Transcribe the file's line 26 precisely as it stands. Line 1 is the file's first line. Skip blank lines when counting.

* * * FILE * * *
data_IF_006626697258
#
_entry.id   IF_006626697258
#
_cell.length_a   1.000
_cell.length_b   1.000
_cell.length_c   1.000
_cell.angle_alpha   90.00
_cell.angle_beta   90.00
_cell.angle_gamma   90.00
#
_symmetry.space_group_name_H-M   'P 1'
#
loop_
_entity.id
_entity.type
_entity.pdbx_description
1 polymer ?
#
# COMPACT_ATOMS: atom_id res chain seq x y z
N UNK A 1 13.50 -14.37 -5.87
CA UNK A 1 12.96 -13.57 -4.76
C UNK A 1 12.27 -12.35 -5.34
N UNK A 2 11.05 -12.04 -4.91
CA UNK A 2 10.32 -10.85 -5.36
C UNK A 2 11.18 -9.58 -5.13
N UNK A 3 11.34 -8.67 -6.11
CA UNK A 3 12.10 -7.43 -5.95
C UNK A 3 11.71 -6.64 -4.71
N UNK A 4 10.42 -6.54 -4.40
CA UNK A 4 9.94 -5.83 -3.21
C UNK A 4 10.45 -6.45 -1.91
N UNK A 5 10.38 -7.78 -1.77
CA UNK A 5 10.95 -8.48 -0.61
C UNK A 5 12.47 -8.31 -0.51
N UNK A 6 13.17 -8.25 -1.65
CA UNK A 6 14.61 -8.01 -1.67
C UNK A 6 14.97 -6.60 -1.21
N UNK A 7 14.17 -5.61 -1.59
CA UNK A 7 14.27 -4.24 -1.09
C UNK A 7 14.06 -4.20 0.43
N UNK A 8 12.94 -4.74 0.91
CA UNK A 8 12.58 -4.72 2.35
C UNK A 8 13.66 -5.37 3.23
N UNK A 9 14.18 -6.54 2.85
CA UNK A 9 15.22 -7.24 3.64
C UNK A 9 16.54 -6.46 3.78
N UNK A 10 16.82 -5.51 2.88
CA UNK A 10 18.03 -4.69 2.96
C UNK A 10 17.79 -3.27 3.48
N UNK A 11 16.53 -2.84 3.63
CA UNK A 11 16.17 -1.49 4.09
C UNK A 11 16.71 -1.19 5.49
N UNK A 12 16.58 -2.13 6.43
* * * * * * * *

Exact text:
C UNK A 2 11.18 -9.58 -5.13